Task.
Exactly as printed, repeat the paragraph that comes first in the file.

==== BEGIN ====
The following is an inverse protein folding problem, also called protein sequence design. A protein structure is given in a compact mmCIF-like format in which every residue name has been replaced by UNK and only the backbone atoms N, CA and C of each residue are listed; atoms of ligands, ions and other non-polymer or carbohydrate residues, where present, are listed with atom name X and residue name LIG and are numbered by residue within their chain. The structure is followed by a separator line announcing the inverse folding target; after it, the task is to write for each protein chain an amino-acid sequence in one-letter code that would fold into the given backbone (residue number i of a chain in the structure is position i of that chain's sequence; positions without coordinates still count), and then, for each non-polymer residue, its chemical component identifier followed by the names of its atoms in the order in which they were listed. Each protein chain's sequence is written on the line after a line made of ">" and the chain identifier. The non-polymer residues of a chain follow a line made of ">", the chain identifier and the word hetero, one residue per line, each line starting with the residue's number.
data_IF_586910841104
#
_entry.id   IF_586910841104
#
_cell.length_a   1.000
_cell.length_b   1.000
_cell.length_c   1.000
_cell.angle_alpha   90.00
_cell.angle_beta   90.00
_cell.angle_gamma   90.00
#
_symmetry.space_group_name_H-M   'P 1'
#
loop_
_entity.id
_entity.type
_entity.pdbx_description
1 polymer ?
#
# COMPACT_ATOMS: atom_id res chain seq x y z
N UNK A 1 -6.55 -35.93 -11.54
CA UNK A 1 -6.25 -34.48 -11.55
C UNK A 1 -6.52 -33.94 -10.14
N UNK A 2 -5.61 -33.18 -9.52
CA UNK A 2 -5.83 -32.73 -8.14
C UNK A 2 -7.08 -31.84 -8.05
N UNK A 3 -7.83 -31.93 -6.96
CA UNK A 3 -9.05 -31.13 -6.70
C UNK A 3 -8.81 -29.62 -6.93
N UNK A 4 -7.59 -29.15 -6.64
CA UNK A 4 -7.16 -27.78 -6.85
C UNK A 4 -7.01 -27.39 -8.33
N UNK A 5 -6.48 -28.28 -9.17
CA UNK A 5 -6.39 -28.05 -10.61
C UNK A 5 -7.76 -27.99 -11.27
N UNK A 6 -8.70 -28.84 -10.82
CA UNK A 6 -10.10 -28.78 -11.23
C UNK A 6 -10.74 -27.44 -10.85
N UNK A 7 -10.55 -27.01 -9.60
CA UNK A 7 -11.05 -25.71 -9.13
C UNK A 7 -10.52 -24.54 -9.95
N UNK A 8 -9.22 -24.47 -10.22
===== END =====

The following is an inverse protein folding problem, also called protein sequence design. A protein structure is given in a compact mmCIF-like format in which every residue name has been replaced by UNK and only the backbone atoms N, CA and C of each residue are listed; atoms of ligands, ions and other non-polymer or carbohydrate residues, where present, are listed with atom name X and residue name LIG and are numbered by residue within their chain. The structure is followed by a separator line announcing the inverse folding target; after it, the task is to write for each protein chain an amino-acid sequence in one-letter code that would fold into the given backbone (residue number i of a chain in the structure is position i of that chain's sequence; positions without coordinates still count), and then, for each non-polymer residue, its chemical component identifier followed by the names of its atoms in the order in which they were listed. Each protein chain's sequence is written on the line after a line made of ">" and the chain identifier. The non-polymer residues of a chain follow a line made of ">", the chain identifier and the word hetero, one residue per line, each line starting with the residue's number.